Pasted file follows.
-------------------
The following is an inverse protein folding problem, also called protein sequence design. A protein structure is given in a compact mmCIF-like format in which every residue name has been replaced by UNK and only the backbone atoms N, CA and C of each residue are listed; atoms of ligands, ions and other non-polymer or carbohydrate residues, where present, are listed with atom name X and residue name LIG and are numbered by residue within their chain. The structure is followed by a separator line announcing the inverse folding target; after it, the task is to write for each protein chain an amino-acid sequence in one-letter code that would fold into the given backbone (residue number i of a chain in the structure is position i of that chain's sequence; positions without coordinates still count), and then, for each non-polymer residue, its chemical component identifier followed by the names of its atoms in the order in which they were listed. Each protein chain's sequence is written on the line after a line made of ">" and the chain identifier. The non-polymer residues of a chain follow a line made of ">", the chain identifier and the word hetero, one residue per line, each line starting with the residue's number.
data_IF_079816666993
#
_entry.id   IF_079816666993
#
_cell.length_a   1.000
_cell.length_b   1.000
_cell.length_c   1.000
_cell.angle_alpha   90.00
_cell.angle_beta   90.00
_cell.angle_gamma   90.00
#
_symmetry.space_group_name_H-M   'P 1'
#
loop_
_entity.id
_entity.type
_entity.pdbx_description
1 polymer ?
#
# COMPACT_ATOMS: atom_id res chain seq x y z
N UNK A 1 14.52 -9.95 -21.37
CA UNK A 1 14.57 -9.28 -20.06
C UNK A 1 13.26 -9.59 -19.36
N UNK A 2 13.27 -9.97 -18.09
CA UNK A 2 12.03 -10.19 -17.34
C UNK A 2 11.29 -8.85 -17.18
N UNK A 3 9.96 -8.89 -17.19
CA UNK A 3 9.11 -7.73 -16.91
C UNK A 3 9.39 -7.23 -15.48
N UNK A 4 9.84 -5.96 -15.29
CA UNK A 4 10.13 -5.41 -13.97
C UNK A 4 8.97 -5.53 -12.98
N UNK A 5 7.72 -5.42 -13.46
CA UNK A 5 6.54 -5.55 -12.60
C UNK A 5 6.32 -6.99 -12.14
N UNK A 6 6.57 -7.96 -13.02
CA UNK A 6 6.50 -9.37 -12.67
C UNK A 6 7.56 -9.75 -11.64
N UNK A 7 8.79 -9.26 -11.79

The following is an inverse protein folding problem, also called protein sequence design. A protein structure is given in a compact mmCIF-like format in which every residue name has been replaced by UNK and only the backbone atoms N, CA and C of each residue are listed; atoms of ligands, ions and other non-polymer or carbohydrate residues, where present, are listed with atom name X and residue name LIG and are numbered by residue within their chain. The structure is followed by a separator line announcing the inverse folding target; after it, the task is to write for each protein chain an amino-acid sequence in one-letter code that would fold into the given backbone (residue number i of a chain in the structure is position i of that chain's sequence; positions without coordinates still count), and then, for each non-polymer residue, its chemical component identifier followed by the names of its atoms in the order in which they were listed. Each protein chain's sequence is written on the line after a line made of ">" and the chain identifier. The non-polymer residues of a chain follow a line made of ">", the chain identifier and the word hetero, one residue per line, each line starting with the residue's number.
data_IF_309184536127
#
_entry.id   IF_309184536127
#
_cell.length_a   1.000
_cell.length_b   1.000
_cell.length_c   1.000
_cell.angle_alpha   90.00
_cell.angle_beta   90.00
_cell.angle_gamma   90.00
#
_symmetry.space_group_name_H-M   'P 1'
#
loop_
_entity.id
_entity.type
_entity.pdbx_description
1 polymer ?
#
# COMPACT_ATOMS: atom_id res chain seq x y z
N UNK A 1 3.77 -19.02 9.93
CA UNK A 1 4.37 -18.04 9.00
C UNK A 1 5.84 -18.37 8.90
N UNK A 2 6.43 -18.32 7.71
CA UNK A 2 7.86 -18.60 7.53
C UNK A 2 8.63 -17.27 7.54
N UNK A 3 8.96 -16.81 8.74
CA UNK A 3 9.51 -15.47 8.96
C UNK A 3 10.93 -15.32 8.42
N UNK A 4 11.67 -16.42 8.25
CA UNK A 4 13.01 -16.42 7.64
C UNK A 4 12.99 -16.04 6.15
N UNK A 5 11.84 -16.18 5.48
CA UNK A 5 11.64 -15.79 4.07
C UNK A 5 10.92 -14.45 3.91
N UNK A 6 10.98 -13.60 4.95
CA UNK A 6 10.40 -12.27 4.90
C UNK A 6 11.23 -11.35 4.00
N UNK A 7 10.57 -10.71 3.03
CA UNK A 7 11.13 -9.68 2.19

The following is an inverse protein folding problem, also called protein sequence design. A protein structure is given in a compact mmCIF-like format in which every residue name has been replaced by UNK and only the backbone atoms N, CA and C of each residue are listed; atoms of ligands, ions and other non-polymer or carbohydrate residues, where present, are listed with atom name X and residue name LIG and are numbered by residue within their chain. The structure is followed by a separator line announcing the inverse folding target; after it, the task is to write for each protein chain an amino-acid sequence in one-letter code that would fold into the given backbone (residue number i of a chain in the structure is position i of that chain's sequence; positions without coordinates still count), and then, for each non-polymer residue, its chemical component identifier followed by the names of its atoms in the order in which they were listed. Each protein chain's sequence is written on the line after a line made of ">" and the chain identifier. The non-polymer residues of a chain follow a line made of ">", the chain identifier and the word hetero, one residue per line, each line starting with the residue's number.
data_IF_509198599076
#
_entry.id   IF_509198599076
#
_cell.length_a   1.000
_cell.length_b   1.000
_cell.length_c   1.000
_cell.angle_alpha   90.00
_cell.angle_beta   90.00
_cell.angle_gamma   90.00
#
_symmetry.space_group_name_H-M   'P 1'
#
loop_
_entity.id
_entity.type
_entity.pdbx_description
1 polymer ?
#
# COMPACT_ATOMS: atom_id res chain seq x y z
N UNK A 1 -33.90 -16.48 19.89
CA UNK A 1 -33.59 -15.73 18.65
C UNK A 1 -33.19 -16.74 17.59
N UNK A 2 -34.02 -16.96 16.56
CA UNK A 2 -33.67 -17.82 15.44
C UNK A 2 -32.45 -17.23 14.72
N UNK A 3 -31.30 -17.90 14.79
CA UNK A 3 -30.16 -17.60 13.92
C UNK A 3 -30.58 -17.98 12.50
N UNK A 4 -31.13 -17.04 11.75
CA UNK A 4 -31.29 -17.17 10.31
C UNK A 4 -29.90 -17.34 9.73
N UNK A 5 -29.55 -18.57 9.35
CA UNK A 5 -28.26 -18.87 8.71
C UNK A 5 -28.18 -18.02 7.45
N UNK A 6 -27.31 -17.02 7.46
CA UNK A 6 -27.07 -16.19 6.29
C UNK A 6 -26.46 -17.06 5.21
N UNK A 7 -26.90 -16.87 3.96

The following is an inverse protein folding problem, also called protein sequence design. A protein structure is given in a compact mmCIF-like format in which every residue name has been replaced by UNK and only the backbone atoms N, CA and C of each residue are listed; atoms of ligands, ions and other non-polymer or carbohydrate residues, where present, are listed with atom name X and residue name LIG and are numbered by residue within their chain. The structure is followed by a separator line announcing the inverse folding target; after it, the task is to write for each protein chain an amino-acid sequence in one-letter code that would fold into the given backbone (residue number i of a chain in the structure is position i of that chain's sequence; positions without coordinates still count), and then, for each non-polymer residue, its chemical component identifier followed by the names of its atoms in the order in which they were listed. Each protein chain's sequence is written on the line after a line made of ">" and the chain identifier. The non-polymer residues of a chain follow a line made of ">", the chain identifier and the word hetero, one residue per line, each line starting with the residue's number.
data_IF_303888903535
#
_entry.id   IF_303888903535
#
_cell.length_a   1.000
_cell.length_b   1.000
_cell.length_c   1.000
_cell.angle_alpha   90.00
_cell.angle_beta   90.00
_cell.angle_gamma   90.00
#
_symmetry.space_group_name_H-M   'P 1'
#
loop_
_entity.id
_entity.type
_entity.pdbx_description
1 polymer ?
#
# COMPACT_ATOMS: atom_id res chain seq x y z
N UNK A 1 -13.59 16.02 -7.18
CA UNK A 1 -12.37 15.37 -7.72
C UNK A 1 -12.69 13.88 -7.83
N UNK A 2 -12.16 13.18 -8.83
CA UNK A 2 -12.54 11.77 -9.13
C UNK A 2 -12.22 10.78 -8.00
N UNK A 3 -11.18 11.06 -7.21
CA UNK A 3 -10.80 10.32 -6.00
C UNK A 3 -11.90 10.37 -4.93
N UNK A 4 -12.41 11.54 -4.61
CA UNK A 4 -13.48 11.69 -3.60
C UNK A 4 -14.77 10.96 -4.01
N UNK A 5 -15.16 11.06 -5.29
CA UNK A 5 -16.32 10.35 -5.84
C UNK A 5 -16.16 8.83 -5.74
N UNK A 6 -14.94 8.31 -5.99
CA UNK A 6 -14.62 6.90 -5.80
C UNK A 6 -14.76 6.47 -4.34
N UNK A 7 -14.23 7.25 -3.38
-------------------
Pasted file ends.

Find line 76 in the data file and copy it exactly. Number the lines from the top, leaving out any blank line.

C UNK A 5 10.92 -14.45 3.91